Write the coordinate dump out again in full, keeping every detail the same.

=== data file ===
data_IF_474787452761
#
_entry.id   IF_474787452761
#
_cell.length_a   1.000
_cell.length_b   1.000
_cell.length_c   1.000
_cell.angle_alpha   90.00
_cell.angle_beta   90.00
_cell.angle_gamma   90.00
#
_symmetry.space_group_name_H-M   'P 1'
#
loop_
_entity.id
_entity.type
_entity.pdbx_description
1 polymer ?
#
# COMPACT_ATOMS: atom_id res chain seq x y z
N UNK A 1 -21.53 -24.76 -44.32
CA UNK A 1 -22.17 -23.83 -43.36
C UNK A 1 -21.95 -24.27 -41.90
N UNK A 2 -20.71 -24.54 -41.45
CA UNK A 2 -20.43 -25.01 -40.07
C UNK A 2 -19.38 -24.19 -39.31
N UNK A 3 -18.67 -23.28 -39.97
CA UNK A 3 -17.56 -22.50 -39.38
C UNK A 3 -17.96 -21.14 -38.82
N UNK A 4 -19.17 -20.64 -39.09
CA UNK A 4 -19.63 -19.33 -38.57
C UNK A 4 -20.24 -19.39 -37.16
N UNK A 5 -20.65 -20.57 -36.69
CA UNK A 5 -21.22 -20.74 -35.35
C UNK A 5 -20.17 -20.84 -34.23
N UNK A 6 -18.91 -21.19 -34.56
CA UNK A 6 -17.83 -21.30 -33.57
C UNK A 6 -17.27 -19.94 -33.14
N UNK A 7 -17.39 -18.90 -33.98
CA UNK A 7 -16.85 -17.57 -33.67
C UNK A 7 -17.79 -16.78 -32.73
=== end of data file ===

data_IF_474787452761
#
_entry.id   IF_474787452761
#
_cell.length_a   1.000
_cell.length_b   1.000
_cell.length_c   1.000
_cell.angle_alpha   90.00
_cell.angle_beta   90.00
_cell.angle_gamma   90.00
#
_symmetry.space_group_name_H-M   'P 1'
#
loop_
_entity.id
_entity.type
_entity.pdbx_description
1 polymer ?
#
# COMPACT_ATOMS: atom_id res chain seq x y z
N UNK A 1 -21.53 -24.76 -44.32
CA UNK A 1 -22.17 -23.83 -43.36
C UNK A 1 -21.95 -24.27 -41.90
N UNK A 2 -20.71 -24.54 -41.45
CA UNK A 2 -20.43 -25.01 -40.07
C UNK A 2 -19.38 -24.19 -39.31
N UNK A 3 -18.67 -23.28 -39.97
CA UNK A 3 -17.56 -22.50 -39.38
C UNK A 3 -17.96 -21.14 -38.82
N UNK A 4 -19.17 -20.64 -39.09
CA UNK A 4 -19.63 -19.33 -38.57
C UNK A 4 -20.24 -19.39 -37.16
N UNK A 5 -20.65 -20.57 -36.69
CA UNK A 5 -21.22 -20.74 -35.35
C UNK A 5 -20.17 -20.84 -34.23
N UNK A 6 -18.91 -21.19 -34.56
CA UNK A 6 -17.83 -21.30 -33.57
C UNK A 6 -17.27 -19.94 -33.14
N UNK A 7 -17.39 -18.90 -33.98
CA UNK A 7 -16.85 -17.57 -33.67
C UNK A 7 -17.79 -16.78 -32.73